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Physical prep for winter ascents for old fogeys

Info on gear, conditioning, and preparation for hiking/climbing. Gear Classifieds
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Re: Physical prep for winter ascents for old fogeys

Postby tlerunner » Fri Jan 18, 2013 8:17 am

I think the mental side of winter climbing is the real key. Everything takes longer. Heck, crossing a meadow in summer is a breeze and could take a couple of minutes. In winter with a couple feet of powder it could take an hour. Knowing that you will get there but it will take a little bit longer is important.

Also, dealing with discomfort is important. It is hard to truly be comfortable winter hiking. You will either be too hot or too cold. The more you do it the more used to it you become.

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Re: Physical prep for winter ascents for old fogeys

Postby pills2619 » Fri Jan 18, 2013 9:47 am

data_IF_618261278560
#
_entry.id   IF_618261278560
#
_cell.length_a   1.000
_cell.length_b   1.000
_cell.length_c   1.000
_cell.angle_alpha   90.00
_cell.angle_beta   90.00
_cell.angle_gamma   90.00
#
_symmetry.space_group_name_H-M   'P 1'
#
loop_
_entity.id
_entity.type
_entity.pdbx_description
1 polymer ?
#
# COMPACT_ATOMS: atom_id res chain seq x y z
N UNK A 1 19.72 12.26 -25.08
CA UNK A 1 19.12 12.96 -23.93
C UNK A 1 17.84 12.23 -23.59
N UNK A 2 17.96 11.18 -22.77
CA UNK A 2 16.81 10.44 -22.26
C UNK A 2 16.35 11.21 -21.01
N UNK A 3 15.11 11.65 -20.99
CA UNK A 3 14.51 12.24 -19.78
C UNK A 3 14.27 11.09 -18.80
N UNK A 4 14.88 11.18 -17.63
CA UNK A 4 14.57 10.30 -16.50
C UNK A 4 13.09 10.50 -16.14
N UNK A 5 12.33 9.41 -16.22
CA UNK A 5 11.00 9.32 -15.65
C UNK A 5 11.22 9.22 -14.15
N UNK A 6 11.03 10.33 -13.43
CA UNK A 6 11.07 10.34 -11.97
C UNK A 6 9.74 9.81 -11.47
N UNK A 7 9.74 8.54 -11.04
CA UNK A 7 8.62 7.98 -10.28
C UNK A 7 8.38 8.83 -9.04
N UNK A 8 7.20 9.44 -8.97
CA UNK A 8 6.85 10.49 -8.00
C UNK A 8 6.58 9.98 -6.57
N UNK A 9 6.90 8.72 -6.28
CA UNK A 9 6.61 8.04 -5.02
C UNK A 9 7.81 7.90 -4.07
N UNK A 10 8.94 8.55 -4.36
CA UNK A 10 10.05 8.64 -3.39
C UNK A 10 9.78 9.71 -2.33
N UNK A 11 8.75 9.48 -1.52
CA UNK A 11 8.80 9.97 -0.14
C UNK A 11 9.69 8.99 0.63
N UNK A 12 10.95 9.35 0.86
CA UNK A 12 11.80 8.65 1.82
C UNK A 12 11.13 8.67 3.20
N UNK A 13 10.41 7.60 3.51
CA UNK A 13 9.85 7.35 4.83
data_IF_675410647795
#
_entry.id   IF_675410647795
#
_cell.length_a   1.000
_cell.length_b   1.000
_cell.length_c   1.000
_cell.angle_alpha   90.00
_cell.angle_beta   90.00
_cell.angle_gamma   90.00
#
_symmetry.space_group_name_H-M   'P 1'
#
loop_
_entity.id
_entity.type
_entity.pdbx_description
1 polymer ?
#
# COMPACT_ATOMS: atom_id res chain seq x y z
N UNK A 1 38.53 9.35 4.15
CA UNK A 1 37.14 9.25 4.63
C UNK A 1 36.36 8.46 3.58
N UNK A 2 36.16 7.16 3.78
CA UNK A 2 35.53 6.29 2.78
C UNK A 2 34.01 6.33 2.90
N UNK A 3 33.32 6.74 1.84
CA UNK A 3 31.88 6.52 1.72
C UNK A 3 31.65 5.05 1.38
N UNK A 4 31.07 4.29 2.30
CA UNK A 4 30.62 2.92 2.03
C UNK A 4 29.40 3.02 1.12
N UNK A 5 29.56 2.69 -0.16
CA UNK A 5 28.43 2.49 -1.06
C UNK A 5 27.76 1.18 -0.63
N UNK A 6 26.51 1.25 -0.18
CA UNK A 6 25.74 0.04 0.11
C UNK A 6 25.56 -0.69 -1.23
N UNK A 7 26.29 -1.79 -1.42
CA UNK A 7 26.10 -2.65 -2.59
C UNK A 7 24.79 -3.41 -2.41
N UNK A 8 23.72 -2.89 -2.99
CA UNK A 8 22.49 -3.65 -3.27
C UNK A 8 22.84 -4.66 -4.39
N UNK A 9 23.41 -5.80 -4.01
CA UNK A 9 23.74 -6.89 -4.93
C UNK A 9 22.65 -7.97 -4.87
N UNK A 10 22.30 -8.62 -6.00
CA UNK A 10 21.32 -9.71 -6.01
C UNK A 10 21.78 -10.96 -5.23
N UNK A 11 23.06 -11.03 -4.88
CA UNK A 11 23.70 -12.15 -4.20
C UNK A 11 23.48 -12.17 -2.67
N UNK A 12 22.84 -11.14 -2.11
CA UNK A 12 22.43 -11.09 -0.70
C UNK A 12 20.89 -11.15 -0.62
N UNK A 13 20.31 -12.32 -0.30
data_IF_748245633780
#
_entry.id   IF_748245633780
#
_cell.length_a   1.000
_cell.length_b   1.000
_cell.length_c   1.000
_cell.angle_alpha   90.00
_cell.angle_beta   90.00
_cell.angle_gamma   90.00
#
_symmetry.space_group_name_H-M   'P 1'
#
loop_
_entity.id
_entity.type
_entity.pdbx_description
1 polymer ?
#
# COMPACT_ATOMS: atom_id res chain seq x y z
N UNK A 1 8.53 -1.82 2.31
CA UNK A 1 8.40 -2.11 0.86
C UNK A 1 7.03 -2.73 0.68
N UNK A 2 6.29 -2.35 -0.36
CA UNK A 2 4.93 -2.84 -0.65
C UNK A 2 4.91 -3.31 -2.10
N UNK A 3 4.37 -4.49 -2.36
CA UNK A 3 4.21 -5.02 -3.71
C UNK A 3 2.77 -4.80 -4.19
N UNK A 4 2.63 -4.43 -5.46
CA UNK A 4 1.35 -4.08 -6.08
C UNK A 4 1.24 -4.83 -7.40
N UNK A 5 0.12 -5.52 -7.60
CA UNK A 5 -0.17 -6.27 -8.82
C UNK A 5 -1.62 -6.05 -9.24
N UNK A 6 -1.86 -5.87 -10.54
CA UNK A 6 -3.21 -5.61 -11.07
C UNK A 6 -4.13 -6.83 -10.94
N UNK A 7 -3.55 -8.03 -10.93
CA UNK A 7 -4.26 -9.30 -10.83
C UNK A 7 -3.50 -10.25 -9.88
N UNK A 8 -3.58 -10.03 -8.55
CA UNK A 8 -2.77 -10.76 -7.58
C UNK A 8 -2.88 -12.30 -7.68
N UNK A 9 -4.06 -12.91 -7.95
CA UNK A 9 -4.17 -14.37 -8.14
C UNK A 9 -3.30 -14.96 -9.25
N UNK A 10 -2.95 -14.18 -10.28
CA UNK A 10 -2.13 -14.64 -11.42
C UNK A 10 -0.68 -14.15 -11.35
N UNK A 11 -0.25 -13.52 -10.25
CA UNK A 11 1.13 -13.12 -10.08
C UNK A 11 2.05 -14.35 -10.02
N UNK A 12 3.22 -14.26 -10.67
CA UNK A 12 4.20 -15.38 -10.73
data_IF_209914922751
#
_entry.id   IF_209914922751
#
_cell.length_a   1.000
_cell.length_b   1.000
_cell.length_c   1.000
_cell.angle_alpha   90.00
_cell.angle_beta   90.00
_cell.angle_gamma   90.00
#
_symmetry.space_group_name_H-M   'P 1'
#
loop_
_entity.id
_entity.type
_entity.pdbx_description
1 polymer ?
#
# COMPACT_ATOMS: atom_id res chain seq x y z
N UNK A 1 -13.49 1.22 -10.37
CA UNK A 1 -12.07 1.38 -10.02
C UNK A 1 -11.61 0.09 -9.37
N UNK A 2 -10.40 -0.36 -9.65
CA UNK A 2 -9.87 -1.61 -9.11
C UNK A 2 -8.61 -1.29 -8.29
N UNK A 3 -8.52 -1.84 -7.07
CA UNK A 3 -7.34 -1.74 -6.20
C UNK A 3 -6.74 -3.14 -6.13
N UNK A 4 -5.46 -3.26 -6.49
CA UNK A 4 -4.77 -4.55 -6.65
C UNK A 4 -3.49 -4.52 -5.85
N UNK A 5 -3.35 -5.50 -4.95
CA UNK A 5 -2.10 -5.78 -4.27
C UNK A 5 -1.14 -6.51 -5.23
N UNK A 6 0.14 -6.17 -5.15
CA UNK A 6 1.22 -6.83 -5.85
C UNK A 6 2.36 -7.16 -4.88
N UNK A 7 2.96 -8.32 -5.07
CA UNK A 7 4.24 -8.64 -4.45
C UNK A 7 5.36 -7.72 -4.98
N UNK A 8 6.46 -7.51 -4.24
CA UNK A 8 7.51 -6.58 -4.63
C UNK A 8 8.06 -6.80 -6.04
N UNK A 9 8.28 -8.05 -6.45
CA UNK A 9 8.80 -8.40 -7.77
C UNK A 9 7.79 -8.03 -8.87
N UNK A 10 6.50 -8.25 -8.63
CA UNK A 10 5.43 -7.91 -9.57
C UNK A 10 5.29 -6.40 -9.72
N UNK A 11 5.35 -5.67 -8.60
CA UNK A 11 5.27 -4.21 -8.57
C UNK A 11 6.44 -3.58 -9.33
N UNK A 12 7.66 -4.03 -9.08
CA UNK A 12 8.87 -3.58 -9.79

Well CrossFit actually does work, even those kipping pull-ups and anyone who says otherwise has obviously never stuck with crossfit long enough to reap the benefits. If you look at it from a pull-up perspective yes it seems funny but the point is not to isolate the pull-up muscles, the point is to activate those muscles while still keeping a very high metabolic output which is difficult to do while doing strict pull-ups. Anywho, for anyone who is training strictly for 14ers I think that traditional CrossFit contains too much weight lifting. So they have this thing called CrossFit Endurance which can be tailored for multiple different endurance sports. I would recommend you check that out. This is coming from someone who has been an elite level athlete all but this last year. I have trained with the NSCA under Mark Stevenson, Eric Lawson(ex-tampa bay lightning trainer), Peak acceleration, and multiple other styles of training as well as being a CrossFit coach. In my experience I would say that there are better more streamlined training methodologies than what CrossFit offers but they are really only for incredibly motivated elite athletes. The average person is traditionally not going to be able to train more that an hour a day and definitely not going to do multiple training sessions in a day so that leaves me with why I think CrossFit is one of the best training programs around. You can walk in and out of the gym in less than an hour and that entails a warm up as well as a cool down stretch and then a workout that improves both strength and endurance. On top of that its self motivating and self competitive which means you will actually want to continue doing it(this is the single most important thing). I reap no benefits from people starting crossfit, yes I'm a coach but I'm not currently working as one and don't plan on finding a job as one again but I can tell you that out of all the training programs I have been involved with during my athletic career CrossFit style has been the most rewarding and I urge everyone to try it for at least a month before making a judgement.